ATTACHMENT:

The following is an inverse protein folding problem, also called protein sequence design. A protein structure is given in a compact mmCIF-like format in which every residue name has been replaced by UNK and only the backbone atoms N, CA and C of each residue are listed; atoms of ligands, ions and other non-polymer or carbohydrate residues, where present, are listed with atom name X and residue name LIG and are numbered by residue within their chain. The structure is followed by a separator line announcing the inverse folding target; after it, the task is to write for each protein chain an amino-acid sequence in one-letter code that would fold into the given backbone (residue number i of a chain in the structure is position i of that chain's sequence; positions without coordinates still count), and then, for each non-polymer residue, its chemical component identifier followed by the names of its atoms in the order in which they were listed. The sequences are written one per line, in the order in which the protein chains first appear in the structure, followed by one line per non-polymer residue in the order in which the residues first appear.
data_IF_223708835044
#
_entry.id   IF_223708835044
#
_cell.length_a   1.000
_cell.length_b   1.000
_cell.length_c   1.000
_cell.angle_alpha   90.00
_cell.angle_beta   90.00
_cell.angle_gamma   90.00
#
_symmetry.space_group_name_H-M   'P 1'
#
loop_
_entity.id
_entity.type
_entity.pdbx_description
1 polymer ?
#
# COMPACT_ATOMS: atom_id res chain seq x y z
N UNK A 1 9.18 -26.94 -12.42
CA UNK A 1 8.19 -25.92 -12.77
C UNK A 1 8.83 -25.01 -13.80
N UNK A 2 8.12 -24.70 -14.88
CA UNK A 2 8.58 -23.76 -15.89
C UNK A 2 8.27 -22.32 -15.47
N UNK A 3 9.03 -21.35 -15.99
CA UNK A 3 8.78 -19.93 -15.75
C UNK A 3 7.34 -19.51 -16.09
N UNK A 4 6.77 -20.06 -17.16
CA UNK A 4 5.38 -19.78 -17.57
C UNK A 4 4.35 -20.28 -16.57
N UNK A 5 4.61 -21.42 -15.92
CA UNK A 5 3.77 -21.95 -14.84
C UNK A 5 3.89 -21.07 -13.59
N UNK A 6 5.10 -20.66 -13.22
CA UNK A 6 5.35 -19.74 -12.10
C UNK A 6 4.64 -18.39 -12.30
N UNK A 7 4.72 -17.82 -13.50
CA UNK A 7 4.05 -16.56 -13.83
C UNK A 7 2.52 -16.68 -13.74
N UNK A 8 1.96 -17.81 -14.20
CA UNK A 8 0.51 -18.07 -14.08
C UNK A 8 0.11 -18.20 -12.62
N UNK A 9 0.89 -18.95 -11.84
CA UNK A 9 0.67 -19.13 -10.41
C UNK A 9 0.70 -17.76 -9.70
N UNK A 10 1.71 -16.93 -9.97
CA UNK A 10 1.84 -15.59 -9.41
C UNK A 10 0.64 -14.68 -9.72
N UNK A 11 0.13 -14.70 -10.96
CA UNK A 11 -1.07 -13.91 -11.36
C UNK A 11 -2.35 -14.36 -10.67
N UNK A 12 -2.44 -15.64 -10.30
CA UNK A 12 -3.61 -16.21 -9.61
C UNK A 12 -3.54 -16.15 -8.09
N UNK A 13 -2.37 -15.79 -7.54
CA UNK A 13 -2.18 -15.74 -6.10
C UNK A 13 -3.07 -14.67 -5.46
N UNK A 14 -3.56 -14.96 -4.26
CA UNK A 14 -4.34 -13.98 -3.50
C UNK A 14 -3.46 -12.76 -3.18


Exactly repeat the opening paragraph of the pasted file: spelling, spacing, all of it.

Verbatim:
The following is an inverse protein folding problem, also called protein sequence design. A protein structure is given in a compact mmCIF-like format in which every residue name has been replaced by UNK and only the backbone atoms N, CA and C of each residue are listed; atoms of ligands, ions and other non-polymer or carbohydrate residues, where present, are listed with atom name X and residue name LIG and are numbered by residue within their chain. The structure is followed by a separator line announcing the inverse folding target; after it, the task is to write for each protein chain an amino-acid sequence in one-letter code that would fold into the given backbone (residue number i of a chain in the structure is position i of that chain's sequence; positions without coordinates still count), and then, for each non-polymer residue, its chemical component identifier followed by the names of its atoms in the order in which they were listed. The sequences are written one per line, in the order in which the protein chains first appear in the structure, followed by one line per non-polymer residue in the order in which the residues first appear.